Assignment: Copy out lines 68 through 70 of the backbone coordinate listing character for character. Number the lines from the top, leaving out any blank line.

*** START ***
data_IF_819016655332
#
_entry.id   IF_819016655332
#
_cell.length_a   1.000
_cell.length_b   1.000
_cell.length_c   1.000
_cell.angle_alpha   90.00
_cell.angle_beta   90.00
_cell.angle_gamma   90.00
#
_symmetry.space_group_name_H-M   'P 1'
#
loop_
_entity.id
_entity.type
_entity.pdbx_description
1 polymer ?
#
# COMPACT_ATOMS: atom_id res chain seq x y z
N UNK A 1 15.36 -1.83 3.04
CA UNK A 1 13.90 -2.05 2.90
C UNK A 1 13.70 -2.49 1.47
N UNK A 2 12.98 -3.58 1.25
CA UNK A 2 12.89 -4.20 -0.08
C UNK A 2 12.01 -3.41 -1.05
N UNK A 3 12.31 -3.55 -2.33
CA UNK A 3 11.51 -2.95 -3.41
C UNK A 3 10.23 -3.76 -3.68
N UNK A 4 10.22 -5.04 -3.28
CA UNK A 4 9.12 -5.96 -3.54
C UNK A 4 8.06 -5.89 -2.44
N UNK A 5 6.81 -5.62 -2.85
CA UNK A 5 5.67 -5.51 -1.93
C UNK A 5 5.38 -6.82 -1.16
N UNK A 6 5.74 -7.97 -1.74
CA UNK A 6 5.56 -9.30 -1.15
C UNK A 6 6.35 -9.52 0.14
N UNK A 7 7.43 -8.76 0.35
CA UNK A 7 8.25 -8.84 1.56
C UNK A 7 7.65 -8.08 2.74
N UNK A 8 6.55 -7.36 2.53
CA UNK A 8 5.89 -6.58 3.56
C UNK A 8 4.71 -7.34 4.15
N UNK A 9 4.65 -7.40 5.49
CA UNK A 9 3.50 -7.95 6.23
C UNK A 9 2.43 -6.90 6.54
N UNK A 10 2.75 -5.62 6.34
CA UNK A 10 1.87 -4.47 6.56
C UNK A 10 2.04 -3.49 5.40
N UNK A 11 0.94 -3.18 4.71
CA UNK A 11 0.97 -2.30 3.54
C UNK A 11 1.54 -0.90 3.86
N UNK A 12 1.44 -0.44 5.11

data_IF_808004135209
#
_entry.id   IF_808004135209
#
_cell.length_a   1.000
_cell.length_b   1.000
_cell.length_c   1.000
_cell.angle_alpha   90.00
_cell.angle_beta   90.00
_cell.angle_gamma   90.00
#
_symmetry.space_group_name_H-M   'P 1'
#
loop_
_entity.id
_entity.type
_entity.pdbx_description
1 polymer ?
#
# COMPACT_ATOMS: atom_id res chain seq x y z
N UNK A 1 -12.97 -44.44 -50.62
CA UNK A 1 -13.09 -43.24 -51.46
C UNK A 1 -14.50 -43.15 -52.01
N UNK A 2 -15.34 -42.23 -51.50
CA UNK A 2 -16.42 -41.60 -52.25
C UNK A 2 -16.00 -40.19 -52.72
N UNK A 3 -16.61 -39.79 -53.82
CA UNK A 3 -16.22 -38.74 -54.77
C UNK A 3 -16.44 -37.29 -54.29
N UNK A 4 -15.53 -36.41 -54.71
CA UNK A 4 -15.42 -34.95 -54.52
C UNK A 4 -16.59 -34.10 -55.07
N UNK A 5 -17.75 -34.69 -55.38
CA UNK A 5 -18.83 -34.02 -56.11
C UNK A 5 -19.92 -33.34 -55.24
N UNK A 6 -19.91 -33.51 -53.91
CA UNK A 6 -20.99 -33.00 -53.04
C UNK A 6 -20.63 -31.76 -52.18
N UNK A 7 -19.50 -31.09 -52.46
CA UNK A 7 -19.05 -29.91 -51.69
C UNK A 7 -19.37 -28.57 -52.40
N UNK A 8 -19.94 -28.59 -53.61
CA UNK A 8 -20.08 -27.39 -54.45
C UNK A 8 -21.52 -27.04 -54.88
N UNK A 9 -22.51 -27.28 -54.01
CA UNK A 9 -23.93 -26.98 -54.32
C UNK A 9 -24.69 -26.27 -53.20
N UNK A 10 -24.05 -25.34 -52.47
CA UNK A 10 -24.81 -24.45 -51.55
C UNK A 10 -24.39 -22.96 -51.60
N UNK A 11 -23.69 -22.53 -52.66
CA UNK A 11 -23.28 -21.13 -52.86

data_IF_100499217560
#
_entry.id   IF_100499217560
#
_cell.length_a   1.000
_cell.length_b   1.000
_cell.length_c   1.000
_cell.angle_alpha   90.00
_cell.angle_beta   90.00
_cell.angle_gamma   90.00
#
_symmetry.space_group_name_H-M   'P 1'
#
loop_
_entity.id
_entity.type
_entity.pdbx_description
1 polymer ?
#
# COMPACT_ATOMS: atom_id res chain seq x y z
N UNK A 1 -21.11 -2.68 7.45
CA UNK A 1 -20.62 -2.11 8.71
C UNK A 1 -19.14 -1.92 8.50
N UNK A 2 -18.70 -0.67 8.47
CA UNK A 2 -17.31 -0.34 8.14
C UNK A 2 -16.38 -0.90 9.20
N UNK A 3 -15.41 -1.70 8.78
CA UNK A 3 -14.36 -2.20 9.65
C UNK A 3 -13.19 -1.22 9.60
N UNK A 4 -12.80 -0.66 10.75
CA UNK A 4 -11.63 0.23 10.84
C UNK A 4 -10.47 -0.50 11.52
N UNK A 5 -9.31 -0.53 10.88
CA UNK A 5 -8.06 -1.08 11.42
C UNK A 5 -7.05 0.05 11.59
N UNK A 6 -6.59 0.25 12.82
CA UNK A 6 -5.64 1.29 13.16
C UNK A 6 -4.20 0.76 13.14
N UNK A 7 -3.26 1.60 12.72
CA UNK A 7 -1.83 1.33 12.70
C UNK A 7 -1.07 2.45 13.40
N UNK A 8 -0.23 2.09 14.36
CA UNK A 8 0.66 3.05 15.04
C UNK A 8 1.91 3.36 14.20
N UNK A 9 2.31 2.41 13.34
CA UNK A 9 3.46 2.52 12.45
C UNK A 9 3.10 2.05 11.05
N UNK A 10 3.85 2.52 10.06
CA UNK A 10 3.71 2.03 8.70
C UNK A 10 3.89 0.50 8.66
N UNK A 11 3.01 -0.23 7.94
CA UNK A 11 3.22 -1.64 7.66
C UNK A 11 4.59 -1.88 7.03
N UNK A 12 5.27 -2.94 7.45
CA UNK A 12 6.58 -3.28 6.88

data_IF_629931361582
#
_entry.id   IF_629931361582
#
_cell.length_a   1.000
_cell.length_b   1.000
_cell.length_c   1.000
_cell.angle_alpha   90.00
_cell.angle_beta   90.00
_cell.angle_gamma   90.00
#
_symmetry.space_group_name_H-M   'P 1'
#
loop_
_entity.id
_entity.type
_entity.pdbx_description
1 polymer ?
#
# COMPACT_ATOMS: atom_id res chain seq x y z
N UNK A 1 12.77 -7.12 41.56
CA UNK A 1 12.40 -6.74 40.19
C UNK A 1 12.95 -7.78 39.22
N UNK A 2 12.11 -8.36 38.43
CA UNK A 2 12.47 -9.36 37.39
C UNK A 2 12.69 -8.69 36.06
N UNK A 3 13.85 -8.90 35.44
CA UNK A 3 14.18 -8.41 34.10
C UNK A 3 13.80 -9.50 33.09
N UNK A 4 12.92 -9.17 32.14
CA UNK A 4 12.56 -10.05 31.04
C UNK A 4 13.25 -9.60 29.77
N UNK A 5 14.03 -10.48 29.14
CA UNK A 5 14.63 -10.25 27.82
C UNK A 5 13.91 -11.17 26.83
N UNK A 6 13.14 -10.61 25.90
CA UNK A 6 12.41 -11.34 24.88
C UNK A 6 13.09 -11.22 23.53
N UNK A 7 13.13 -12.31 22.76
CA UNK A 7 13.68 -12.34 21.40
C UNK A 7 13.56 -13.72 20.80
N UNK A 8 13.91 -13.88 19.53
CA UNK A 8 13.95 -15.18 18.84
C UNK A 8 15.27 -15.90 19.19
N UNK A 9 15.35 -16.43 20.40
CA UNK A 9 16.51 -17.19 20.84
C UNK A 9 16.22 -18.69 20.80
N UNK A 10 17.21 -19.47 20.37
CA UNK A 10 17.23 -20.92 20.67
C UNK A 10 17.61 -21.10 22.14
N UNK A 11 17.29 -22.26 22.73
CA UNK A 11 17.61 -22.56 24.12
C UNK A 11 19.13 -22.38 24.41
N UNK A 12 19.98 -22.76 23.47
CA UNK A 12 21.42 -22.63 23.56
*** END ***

loop_
_entity.id
_entity.type